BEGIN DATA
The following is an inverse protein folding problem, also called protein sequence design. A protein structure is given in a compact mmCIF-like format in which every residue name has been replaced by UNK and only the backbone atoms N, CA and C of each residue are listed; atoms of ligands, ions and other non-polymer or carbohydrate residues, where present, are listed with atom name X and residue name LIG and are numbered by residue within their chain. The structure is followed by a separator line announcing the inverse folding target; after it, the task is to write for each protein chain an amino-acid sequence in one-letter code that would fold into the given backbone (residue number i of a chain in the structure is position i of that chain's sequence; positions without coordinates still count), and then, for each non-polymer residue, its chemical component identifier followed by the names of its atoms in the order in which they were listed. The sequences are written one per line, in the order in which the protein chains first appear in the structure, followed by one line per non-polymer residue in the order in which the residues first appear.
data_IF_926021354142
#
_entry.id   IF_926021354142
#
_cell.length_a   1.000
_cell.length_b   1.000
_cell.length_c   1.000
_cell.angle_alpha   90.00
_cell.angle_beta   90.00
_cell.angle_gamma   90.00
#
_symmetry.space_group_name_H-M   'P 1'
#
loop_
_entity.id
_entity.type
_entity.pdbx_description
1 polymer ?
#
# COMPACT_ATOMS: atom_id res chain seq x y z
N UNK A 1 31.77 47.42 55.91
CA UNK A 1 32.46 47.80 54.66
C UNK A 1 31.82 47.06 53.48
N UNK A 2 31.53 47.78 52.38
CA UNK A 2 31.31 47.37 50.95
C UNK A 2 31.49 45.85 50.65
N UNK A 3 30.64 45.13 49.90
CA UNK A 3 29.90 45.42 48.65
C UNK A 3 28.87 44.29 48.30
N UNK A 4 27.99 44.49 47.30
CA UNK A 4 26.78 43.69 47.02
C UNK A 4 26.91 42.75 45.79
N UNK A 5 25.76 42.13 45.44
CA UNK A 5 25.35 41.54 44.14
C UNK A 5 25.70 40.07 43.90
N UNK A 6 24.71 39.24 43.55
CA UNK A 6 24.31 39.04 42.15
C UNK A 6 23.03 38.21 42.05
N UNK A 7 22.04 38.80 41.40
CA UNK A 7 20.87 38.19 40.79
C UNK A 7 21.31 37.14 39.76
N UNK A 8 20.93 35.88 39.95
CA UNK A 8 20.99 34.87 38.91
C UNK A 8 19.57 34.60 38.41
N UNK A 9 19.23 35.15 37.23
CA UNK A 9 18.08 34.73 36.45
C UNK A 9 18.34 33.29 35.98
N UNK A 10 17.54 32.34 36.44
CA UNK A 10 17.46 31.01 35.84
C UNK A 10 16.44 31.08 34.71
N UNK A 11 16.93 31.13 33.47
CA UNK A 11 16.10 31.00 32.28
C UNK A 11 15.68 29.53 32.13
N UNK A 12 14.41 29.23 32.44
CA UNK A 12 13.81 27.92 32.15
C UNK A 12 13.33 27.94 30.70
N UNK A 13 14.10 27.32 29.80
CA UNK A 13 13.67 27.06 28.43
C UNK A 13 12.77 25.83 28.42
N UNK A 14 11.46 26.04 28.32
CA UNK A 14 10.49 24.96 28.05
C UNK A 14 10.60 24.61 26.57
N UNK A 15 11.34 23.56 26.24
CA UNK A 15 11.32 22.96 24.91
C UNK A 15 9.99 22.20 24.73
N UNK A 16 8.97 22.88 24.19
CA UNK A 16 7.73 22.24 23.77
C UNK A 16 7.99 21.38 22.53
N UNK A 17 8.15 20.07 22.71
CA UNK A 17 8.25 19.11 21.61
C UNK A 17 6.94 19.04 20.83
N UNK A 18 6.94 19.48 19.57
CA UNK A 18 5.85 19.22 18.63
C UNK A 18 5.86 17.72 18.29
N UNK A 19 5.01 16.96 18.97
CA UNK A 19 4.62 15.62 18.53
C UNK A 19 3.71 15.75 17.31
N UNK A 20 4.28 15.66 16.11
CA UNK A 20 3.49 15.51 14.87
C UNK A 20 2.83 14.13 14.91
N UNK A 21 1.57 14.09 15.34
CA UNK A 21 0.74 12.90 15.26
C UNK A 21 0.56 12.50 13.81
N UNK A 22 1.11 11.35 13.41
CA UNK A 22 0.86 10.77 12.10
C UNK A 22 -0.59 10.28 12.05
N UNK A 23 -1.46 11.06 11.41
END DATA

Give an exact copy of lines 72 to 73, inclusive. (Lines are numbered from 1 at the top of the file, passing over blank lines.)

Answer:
C UNK A 17 6.94 19.04 20.83
N UNK A 18 6.94 19.48 19.57